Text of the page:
Parshat Vayera 5771
This week, in Parshat Vayera, Avimelech, king of Gerar, faces a grave threat to himself and his household. Avraham enters the town and repeats his prior ill-fated decision to present Sarah as his sister instead of his wife upon arriving in a foreign land. Unaware that Sarah is married, Avimelech takes her for himself. To Avimelech’s great surprise, God confronts him in a dream, threatening to kill him unless he returns Sarah to Avraham. Following an animated exchange Avimelech concedes, but only after God once again threatens death and this time extends the potential sentence to “all that is yours.” Avimelech returns Sarah to Avraham and he and the women of his household are healed from the infertility that had been inflicted upon them as punishment for seizing Sarah.
Although the Torah’s narrative presents a direct dialogue between Avimelech and God, the midrash reveals a difficult decision-making process in which Avimelech finds himself caught between competing voices:
In the morning, when the king awoke, in agony and terror, he called all his servants and told his dream in their ears. One of their number said: “O lord and king! Restore this woman unto the man, for he is her husband . . .” There were some among his servants who spake: “Be not afraid of dreams! What dreams make known to man is but falsehood.”
The response of the group of servants implies that dreams were not a universally accepted medium for communicating with the Divine. Thus Avimelech is faced with a difficult choice. He can listen to the lone voice encouraging him to believe that his dream was, in fact, a communication from God and take action by returning Sarah. Or he can listen to the near consensus of his servants who dismiss the validity of his dream and choose to preserve the status quo, avoiding action by maintaining willful ignorance. Ultimately, Avimelech heeds God’s warning and restores Sarah to Avraham, thus alleviating the suffering of the women in his household.
Avimelech’s struggle parallels one of the most difficult challenges we face today in the pursuit of global social justice. How do we identify which voices are speaking the truth—and how do we respond when those truths implicate our own actions? What responsibility do we take on when, like Avimelech, we hear the dissenting voice of truth urging us to change the decisions we’ve made?
Every day we make personal choices that have global consequences. What food do we buy? What clothes do we wear? These choices are guided by many factors, including convenience, style and price. Yet how many of us think deeply about the impact our consumption has on those at the point of production? We may be familiar with the profound negative impacts free trade has on developing nations, but how great of an effort do we make to buy locally grown foods? We may have heard of the sweatshops across the globe that feed the Global North’s demand for cheap goods, but does this knowledge influence us to purchase fair trade products? How closely do we listen to the voices that inform us of the full impact of our decisions? And to what extent do we choose to incorporate positive changes into our own lives?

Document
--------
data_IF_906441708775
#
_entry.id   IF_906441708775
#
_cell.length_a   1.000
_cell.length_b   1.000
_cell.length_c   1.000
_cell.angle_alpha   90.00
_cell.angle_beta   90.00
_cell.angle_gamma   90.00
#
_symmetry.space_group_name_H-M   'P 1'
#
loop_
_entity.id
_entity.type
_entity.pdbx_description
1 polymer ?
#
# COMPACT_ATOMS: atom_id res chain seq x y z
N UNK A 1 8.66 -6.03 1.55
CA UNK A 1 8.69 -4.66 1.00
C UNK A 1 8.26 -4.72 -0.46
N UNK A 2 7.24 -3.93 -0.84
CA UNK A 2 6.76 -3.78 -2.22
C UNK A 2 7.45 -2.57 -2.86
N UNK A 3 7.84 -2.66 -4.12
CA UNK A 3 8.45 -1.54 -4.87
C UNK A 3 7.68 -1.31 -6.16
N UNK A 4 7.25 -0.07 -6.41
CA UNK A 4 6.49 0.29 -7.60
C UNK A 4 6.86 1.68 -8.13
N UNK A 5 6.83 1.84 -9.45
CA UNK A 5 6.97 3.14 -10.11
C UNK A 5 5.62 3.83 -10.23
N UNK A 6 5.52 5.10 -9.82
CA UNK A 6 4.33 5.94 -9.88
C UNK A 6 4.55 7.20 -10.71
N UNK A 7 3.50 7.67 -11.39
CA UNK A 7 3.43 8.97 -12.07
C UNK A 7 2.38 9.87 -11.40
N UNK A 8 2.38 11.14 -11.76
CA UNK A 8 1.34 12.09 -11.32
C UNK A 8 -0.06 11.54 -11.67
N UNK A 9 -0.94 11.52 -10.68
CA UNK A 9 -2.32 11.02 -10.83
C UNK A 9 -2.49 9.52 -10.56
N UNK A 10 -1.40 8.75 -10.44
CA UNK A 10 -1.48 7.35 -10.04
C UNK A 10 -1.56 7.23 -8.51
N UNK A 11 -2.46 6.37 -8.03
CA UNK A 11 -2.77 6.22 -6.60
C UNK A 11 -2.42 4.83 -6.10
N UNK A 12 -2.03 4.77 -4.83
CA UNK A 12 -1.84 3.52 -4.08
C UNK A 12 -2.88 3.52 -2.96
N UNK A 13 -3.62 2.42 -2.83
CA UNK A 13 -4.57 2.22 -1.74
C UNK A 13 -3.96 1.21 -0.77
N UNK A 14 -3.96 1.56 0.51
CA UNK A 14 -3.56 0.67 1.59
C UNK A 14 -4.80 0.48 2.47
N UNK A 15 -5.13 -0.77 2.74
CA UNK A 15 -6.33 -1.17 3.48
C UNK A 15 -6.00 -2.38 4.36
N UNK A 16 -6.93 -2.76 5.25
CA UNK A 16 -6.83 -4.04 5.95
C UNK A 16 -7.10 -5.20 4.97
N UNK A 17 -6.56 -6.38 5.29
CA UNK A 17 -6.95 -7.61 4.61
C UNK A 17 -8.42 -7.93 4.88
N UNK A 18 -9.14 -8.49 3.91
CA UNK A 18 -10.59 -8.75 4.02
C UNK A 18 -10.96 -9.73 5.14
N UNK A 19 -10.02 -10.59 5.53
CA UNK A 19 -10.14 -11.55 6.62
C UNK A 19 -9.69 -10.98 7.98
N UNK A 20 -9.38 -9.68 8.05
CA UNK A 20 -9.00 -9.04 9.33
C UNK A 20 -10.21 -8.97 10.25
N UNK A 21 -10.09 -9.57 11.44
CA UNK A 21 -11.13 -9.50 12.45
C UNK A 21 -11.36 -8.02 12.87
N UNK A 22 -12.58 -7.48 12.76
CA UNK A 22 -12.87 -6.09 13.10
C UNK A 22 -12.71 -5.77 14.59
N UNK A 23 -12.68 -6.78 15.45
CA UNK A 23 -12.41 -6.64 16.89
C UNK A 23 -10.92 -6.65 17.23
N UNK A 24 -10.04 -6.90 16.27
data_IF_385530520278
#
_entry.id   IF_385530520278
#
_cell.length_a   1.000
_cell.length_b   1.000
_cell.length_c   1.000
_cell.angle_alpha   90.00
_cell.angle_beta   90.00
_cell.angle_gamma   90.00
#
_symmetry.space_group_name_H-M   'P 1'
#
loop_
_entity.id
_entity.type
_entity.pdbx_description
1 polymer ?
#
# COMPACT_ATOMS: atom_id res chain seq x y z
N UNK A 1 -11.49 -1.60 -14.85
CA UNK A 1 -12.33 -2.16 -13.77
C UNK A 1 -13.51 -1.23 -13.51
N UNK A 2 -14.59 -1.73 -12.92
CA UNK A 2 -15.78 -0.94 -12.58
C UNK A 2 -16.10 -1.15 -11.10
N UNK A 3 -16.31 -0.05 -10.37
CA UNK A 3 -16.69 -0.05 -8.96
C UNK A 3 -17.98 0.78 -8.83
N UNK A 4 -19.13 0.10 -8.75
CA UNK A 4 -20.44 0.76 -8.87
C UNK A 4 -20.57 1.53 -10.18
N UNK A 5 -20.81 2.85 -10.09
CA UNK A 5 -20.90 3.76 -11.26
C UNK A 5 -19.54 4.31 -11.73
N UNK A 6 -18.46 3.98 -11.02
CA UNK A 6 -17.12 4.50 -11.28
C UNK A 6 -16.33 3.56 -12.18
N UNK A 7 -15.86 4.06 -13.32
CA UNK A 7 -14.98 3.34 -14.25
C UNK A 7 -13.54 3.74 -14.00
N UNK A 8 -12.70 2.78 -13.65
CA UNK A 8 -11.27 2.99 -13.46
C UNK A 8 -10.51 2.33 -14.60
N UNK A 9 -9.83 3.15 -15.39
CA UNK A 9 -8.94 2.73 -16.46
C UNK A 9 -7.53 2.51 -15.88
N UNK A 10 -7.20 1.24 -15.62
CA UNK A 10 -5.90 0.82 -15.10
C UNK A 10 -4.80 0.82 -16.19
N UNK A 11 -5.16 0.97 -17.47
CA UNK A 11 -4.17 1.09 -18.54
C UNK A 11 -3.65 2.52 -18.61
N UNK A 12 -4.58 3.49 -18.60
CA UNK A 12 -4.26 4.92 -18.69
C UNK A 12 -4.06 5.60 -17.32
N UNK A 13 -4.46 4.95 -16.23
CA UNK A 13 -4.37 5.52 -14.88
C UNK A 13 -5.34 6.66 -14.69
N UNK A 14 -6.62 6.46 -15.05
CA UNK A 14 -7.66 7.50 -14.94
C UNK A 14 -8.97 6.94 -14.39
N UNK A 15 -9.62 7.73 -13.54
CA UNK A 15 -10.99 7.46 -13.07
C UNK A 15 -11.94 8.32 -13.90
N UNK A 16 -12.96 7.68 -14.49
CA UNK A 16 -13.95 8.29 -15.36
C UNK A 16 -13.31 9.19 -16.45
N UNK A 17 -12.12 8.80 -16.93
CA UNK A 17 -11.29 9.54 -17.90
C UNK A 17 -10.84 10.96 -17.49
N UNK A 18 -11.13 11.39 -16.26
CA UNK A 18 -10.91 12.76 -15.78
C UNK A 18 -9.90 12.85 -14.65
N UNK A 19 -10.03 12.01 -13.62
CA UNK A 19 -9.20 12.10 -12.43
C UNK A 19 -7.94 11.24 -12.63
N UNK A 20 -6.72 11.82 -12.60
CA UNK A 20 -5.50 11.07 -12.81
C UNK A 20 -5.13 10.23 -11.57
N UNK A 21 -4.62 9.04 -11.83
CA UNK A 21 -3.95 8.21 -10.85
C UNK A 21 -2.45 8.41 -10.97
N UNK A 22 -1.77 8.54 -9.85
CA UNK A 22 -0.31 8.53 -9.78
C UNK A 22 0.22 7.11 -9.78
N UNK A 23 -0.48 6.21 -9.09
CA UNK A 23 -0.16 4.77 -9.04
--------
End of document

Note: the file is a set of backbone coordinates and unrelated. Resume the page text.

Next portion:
It is easy to feel that the power to make an impact in these areas is held solely by larger forces far beyond our control. Governments and international institutions like the World Bank and United Nations create environmental regulations and determine trade policy. Large corporations are responsible for much of the direct exploitation of workers worldwide and dominate the conversation in our country surrounding consumption. But the truth is these actors do not hold all the power. As citizens of a democracy, our political voices can affect the policies of our own government, and as consumers our decisions about what we buy can influence the way in which goods are produced. In fact, we have a moral obligation to pursue change through ethical consumption and advocacy for just trade policies. Change must take place within our personal sphere before it can extend to our greater community.
The story of Avimelech can provide us with inspiration to listen to unpopular voices that oppose the status quo in our own lives. Even when the dominant voices try to invalidate those who speak truth to power, we have a responsibility to listen to the voices of truth and act accordingly. Only through courageous action can we transform the way our personal consumption impacts those beyond our immediate sphere. We are not powerless. We have the ability and the responsibility to change the way we live, and thus create a more just world for everyone.
Jimmy Taber is a senior program officer at the New Israel Fund in New York. Previously, he worked in Israel for the Joint Distribution Committee's Center for International Migration and Integration managing Israel's Assisted Voluntary Return and Reintegration Program for asylum seekers and migrant workers. Prior to his work at the JDC, Jimmy received his MA and MBA from Brandeis University's Hornstein Program in Jewish Professional Leadership. Jimmy can be reached at firstname.lastname@example.org.
 Genesis 20: 1–18.
 Louis Ginzberg, The Legends of the Jews: Volume 1 (Philadelphia: The Jewish Publication Society of America, 1911), 258–259.
 Genesis 20:17–18 and Ginzberg, 261.